Ghislaine Maxwell Court Case: Human Trafficking


Max Ma, Photo Editor

   The former British socialite Ghislaine Maxwell was convicted on December 29th, 2021, of conspiring with American financier Jeffrey Epstein to lure, groom, and sexually abuse underage girls. The verdict, reached by a federal jury in Manhattan, capped the trial featuring five accounts of the sexual exploitation of girls as young as 14. However, Ms. Maxwell’s lawyer has attempted to overturn the verdict because one of the jury members might have failed to disclose that they were sexually abused as a child and might not be able to serve as an impartial juror. According to Aviral Pathak, History & Social Science Teacher, “if this is true, and the court and the judge sees it that way, she might have a retrial, but this doesn’t mean that the outcome will be different, it just means that it delays sentence time. It’s very likely that Ghislaine Maxwell will spend a very long time in jail.”

     This case revealed the dark reality of the world of the rich and the socialites. Wealthy people find ways to subvert the rule of law, and the way they usually do it is to finance human trafficking. The case ultimately proved that powerful and wealthy social elites were somehow linked to these dark activities, believing they could get away with whatever they wanted with their resources, money, and power; only this time, things didn’t work out quite so well for them.

        The case also uncovered the tragic prevalence of human trafficking in today’s society. Sam Wold, History and Social Science Teacher, shared his initial reaction towards the case, “I was not surprised. I think people don’t understand how prevalent trafficking is. On a local level, US trafficking is happening all the time, with under-aged girls being forced to prostitution and all these horrible things.” 

      Compared to the rest of the world, even though the US has a stricter law, which prevents many people from participating in these activities, the number of human trafficking is still very underreported. Wold shared, “When I lived in Brazil, they caught people forcing 15 and 16-year-old girls into making jeans for Zara. They are pretty much trafficked to be workers. But most people don’t hear those stories. They don’t pay attention to that kind of stuff.”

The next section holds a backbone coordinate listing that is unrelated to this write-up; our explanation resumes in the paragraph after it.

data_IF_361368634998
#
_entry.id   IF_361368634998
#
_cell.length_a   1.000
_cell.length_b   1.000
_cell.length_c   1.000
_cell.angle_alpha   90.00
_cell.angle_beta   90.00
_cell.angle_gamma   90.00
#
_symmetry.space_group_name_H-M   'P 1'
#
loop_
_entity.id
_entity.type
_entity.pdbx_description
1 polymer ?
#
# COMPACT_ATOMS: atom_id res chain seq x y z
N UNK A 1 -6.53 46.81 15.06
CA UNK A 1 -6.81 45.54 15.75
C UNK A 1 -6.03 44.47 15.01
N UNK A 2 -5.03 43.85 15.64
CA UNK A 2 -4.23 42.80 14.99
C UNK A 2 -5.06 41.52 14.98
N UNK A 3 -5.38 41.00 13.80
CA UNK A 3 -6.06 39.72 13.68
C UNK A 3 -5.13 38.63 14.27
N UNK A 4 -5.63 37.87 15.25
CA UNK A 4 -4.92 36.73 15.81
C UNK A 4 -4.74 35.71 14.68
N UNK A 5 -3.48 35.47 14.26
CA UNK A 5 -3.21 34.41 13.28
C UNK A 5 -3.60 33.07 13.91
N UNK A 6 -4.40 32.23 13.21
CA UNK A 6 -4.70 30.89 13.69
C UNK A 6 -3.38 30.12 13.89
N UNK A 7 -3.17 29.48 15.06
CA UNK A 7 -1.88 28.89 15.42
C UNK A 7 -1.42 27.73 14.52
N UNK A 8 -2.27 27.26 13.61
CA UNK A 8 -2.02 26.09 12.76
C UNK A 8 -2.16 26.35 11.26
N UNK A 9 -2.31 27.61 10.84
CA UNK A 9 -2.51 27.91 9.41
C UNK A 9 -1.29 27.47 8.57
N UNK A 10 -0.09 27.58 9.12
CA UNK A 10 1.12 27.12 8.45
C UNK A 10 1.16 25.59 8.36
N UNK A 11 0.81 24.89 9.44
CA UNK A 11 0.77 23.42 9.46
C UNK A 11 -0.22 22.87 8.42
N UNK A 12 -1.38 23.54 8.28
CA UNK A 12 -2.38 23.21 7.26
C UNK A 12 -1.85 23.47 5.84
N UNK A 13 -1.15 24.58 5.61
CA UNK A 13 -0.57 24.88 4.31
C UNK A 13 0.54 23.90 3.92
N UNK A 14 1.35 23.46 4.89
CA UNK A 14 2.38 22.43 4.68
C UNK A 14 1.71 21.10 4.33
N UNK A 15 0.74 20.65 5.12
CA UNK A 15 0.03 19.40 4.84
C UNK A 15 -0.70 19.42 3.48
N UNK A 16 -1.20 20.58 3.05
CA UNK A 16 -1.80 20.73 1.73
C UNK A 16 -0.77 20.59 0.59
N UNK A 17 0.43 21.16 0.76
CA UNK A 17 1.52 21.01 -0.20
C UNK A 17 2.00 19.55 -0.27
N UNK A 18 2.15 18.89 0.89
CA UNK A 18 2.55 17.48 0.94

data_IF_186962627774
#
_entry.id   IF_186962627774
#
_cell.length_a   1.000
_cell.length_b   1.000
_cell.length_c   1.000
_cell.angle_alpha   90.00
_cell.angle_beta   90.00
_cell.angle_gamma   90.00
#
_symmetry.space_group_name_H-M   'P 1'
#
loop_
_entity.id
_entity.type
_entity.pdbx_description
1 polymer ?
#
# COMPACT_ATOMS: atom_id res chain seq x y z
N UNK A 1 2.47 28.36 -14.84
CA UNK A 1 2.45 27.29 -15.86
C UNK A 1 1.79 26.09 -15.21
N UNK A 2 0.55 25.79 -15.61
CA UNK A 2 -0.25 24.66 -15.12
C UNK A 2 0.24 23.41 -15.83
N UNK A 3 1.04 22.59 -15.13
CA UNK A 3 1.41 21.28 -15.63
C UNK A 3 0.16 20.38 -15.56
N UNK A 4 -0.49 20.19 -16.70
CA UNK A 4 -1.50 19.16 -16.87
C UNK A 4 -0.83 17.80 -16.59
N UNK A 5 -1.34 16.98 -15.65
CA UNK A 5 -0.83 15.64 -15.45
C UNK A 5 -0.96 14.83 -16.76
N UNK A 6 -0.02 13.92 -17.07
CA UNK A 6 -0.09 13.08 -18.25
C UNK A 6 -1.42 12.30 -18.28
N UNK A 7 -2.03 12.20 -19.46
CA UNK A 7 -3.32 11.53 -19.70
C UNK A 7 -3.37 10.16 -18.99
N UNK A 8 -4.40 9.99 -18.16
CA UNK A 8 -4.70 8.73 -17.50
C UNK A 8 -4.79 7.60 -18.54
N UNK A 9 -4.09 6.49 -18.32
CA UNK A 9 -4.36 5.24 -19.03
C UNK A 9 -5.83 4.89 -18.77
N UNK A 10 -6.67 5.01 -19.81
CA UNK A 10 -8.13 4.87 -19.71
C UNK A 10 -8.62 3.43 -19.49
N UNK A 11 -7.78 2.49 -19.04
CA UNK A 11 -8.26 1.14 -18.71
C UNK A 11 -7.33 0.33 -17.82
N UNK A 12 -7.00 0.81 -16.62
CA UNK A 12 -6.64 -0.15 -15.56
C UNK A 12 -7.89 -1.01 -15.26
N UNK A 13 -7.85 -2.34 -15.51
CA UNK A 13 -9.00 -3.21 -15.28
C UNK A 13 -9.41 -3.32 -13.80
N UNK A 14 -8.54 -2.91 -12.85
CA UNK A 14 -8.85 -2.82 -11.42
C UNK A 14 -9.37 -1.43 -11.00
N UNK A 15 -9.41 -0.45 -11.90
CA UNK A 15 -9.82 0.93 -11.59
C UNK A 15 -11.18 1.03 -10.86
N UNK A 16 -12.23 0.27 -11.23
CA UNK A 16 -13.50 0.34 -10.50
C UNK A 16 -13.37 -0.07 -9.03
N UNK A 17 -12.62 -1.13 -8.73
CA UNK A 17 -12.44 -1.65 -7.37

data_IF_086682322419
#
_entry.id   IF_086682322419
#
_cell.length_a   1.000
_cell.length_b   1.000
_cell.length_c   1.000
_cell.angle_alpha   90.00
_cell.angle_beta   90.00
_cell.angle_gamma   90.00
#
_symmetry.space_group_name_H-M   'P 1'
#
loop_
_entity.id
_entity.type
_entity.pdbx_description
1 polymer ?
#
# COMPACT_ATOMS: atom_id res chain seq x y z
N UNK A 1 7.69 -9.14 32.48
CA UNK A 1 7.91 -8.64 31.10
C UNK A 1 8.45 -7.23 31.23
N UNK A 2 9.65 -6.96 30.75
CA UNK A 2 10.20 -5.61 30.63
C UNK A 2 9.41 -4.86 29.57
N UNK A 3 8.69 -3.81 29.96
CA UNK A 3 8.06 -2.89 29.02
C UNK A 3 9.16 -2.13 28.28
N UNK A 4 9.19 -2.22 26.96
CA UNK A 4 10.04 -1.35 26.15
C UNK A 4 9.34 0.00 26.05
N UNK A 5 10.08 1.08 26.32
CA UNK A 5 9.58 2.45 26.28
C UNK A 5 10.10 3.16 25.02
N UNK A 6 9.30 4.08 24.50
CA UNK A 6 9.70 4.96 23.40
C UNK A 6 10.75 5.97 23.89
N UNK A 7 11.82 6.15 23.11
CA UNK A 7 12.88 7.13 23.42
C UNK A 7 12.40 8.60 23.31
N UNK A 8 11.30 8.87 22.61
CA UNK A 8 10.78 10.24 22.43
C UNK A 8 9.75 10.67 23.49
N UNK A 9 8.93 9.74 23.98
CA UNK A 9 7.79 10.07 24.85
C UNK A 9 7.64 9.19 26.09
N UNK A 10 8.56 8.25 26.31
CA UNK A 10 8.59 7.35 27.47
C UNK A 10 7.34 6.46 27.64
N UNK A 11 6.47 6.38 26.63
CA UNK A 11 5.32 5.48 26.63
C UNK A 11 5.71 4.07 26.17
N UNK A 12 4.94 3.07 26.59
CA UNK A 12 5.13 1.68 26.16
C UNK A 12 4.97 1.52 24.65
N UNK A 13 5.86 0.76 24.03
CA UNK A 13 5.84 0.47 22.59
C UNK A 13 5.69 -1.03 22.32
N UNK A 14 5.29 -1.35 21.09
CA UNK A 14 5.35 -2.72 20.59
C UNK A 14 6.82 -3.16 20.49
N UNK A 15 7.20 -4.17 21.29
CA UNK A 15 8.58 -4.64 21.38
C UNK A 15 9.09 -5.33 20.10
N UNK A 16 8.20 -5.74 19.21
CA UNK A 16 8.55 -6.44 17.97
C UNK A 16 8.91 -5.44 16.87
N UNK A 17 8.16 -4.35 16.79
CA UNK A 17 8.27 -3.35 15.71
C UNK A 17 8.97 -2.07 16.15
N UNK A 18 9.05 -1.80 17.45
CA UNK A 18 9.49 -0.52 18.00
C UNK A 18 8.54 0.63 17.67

In terms of the practice of human trafficking, Jeffrey Epstein and Ghislaine Maxwell are just one tiny drop in the ocean. When asked about the prospect of human trafficking, Wold said, “I don’t think it’s gonna change much. In the US, it might slightly change things because of the recognition and attention it receives due to the people that are involved. But I still think it’s gonna be hidden and beneath mainstream society.” Pathak also expressed a similarly pessimistic view, believing that elites will continue doing criminal activities but finding more “creative” ways, and on the front of human trafficking, Epstein is just a small piece of this world, and the practice will continue. 

Nevertheless, the case will still bring some glimmers of hope to the murky world of human trafficking. Hopefully, it will encourage more people who are being exploited and abused to speak out and others who are seeing the news to seek out more information and question situations in real life more proactively.